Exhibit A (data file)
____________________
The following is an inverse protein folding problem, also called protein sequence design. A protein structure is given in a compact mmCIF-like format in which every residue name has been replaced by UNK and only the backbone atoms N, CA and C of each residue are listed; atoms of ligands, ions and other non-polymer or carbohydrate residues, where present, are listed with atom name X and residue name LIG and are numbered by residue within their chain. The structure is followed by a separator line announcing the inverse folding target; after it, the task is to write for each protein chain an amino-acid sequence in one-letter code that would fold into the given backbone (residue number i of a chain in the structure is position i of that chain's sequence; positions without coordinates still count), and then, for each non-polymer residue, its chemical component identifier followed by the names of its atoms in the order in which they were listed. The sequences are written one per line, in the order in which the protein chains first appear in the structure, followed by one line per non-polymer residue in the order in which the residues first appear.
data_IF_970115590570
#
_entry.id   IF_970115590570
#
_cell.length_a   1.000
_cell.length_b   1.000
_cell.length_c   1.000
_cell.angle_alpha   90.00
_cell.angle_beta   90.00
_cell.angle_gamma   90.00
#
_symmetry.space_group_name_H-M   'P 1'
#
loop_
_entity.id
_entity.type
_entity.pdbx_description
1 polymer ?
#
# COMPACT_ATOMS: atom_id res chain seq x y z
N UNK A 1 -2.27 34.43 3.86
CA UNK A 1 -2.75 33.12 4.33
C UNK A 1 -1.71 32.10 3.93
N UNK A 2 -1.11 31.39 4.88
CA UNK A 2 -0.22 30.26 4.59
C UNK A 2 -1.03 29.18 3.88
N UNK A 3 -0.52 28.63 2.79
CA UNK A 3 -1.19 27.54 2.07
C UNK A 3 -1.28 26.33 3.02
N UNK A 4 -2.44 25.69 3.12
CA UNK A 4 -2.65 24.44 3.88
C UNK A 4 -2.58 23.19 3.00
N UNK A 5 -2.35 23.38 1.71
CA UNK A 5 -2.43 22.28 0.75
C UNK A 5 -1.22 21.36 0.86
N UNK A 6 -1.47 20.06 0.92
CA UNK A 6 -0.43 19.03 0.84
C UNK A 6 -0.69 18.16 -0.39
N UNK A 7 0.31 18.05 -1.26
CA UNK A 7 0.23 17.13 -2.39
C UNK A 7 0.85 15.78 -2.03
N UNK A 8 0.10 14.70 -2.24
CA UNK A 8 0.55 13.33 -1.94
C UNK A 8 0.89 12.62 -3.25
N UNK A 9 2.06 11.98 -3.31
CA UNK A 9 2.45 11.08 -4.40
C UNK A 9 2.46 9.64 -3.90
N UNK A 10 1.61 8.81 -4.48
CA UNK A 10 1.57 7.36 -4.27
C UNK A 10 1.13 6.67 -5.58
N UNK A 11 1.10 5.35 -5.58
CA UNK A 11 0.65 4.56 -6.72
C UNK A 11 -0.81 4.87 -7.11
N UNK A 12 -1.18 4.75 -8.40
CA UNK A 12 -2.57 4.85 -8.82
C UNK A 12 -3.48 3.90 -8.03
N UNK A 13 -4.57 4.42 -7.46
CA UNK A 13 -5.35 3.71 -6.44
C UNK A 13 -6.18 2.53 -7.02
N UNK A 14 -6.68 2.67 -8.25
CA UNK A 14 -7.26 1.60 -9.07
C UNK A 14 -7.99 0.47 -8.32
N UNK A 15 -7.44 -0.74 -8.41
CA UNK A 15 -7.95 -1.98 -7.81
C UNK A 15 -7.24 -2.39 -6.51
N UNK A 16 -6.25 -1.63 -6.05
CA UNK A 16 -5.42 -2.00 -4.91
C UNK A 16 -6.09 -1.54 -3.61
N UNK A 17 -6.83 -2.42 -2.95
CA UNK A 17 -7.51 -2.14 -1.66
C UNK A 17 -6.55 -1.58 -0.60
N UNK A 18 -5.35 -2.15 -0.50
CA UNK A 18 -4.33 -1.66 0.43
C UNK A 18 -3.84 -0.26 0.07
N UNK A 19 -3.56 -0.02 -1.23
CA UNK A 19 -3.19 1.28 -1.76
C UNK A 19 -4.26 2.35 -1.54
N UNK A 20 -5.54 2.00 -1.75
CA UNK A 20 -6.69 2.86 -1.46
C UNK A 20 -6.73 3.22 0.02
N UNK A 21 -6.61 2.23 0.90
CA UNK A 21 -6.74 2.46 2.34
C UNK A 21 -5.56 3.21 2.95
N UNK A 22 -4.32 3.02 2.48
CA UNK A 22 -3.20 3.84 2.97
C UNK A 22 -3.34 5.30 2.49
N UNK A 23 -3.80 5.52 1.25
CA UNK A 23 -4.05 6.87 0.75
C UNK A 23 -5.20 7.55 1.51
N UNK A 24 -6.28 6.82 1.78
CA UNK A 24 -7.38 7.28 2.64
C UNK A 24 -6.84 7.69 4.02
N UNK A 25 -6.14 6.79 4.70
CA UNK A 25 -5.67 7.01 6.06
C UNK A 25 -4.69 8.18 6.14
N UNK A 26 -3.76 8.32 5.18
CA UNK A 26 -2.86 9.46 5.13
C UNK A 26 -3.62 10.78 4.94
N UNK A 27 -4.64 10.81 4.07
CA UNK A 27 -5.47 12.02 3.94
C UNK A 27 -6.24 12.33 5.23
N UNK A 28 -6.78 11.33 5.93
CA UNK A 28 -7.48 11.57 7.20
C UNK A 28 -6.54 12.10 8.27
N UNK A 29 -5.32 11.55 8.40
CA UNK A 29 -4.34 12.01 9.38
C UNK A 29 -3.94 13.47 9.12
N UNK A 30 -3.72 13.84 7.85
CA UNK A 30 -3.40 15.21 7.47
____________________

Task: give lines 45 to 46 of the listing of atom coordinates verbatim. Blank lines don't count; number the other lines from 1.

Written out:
C UNK A 8 0.89 12.62 -3.25
N UNK A 9 2.06 11.98 -3.31